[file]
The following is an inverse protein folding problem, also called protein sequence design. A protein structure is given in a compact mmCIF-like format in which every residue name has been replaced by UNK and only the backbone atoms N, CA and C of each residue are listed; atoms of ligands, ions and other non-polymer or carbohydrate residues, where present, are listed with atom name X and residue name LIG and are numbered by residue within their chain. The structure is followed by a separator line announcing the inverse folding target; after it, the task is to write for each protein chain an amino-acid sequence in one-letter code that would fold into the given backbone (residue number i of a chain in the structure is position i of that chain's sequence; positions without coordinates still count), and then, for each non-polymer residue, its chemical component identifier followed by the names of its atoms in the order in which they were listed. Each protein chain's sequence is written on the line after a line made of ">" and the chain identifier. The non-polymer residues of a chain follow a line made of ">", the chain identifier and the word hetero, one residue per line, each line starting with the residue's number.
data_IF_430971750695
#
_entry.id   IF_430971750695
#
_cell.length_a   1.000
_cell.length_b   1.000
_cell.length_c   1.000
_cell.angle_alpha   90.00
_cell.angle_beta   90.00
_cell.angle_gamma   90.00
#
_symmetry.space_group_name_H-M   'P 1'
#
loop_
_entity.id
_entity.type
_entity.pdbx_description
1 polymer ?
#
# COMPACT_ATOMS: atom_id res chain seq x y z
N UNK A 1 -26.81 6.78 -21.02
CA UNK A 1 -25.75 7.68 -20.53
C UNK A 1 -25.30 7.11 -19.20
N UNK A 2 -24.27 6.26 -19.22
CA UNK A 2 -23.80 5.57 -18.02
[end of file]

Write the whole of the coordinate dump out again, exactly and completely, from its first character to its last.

The following is an inverse protein folding problem, also called protein sequence design. A protein structure is given in a compact mmCIF-like format in which every residue name has been replaced by UNK and only the backbone atoms N, CA and C of each residue are listed; atoms of ligands, ions and other non-polymer or carbohydrate residues, where present, are listed with atom name X and residue name LIG and are numbered by residue within their chain. The structure is followed by a separator line announcing the inverse folding target; after it, the task is to write for each protein chain an amino-acid sequence in one-letter code that would fold into the given backbone (residue number i of a chain in the structure is position i of that chain's sequence; positions without coordinates still count), and then, for each non-polymer residue, its chemical component identifier followed by the names of its atoms in the order in which they were listed. Each protein chain's sequence is written on the line after a line made of ">" and the chain identifier. The non-polymer residues of a chain follow a line made of ">", the chain identifier and the word hetero, one residue per line, each line starting with the residue's number.
data_IF_430971750695
#
_entry.id   IF_430971750695
#
_cell.length_a   1.000
_cell.length_b   1.000
_cell.length_c   1.000
_cell.angle_alpha   90.00
_cell.angle_beta   90.00
_cell.angle_gamma   90.00
#
_symmetry.space_group_name_H-M   'P 1'
#
loop_
_entity.id
_entity.type
_entity.pdbx_description
1 polymer ?
#
# COMPACT_ATOMS: atom_id res chain seq x y z
N UNK A 1 -26.81 6.78 -21.02
CA UNK A 1 -25.75 7.68 -20.53
C UNK A 1 -25.30 7.11 -19.20
N UNK A 2 -24.27 6.26 -19.22
CA UNK A 2 -23.80 5.57 -18.02